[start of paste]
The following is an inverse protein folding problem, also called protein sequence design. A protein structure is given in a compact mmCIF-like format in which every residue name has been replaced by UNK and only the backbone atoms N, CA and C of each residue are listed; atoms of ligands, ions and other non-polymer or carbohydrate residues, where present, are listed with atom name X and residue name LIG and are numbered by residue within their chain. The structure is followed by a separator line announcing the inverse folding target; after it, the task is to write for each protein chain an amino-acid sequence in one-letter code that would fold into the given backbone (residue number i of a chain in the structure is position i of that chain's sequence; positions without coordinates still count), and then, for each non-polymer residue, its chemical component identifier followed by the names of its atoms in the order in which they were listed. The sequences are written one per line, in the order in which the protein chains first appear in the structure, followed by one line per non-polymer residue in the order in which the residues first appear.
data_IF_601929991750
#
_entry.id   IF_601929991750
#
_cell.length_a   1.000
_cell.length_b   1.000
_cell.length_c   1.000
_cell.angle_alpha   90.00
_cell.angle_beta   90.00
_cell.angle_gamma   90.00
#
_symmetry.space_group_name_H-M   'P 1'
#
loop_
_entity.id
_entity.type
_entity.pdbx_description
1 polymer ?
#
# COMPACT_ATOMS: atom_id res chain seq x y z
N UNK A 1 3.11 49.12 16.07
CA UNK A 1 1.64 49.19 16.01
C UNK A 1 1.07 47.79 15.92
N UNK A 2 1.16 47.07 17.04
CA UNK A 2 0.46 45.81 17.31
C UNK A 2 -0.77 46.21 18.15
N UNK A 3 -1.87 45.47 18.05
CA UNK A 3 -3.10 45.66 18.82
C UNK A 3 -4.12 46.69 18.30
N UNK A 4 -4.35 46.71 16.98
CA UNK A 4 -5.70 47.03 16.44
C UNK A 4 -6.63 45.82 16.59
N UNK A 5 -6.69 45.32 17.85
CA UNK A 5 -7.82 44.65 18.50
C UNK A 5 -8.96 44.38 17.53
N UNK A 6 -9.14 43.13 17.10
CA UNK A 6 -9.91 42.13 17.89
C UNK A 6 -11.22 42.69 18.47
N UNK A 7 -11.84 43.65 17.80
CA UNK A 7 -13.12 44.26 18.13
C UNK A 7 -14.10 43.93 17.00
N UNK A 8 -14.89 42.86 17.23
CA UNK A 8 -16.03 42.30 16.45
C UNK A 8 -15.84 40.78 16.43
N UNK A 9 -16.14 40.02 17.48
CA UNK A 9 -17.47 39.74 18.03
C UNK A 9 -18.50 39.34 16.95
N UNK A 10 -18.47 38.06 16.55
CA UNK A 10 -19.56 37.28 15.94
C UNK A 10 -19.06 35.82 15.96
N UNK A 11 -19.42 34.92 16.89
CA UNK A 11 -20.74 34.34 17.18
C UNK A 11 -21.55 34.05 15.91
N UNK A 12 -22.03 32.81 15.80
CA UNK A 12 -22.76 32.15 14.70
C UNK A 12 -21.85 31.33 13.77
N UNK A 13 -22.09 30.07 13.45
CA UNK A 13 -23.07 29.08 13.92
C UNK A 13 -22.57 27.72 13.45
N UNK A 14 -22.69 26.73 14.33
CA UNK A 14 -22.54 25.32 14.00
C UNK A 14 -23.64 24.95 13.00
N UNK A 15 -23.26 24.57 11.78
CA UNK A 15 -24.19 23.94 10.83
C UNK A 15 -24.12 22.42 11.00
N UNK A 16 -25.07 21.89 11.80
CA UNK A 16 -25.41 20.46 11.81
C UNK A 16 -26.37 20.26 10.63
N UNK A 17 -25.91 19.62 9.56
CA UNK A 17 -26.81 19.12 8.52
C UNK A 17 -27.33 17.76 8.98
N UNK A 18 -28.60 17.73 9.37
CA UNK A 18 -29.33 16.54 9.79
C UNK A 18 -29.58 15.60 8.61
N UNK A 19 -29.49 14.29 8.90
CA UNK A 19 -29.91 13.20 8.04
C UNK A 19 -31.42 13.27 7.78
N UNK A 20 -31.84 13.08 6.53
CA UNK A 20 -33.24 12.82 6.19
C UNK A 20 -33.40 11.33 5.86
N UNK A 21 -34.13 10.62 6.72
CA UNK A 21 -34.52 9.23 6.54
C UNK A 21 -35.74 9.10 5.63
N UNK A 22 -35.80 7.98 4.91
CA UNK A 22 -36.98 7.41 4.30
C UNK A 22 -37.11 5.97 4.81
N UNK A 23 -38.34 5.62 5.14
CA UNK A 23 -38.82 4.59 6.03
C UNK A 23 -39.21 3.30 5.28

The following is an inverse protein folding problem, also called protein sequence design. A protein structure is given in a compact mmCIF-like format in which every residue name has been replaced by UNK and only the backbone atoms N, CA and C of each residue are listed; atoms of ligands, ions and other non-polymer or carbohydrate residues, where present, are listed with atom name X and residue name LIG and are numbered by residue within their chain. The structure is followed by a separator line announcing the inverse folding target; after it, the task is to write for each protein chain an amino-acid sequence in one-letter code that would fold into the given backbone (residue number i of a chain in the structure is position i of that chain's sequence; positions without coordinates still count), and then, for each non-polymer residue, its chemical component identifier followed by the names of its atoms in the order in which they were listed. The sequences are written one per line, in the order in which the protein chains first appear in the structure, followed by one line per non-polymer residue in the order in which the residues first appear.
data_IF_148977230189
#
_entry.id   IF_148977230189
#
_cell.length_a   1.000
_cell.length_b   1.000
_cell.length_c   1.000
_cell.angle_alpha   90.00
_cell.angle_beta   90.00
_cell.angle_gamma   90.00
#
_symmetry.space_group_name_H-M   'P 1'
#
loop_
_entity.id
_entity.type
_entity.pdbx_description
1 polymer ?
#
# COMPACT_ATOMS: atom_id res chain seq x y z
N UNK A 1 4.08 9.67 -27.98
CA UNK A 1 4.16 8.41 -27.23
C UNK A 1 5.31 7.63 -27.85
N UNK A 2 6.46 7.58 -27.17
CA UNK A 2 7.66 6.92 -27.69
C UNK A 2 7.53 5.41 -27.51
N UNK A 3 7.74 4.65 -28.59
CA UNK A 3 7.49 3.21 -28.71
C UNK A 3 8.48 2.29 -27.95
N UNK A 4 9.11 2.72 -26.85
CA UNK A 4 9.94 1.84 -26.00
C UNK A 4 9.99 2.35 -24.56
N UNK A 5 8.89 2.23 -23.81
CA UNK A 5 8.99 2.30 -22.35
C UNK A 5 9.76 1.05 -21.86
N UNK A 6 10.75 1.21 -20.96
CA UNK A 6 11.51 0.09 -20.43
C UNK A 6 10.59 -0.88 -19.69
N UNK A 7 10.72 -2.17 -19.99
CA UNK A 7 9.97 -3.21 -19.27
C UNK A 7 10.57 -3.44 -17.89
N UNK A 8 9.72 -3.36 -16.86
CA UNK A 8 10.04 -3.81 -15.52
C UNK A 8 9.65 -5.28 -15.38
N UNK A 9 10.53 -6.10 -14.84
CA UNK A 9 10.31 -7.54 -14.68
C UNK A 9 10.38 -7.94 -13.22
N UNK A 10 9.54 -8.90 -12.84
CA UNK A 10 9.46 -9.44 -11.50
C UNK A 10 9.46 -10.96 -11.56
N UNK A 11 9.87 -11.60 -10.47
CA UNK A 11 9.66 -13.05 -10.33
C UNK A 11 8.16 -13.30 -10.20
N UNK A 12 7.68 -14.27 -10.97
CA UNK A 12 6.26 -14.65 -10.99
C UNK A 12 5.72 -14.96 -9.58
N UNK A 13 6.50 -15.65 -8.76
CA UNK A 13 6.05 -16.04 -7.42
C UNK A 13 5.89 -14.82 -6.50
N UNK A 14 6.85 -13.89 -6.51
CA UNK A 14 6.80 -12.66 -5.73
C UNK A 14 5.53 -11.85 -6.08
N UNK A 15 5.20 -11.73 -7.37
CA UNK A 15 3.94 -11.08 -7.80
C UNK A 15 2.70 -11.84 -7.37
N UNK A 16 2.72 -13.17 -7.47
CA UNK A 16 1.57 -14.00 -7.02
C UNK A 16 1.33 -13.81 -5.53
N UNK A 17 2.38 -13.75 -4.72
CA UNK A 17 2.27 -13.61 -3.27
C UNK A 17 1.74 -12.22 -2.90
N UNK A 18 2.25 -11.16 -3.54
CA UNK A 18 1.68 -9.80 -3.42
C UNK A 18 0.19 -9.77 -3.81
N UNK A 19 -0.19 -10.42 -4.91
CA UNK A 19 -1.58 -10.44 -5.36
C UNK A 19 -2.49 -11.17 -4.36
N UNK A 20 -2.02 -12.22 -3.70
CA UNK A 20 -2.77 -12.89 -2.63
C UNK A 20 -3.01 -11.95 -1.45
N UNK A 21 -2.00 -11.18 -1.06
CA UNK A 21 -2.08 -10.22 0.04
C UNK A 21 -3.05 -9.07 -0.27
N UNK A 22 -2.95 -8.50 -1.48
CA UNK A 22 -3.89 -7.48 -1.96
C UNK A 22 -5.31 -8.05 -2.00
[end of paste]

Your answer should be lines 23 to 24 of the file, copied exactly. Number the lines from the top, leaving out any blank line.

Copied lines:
CA UNK A 1 1.64 49.19 16.01
C UNK A 1 1.07 47.79 15.92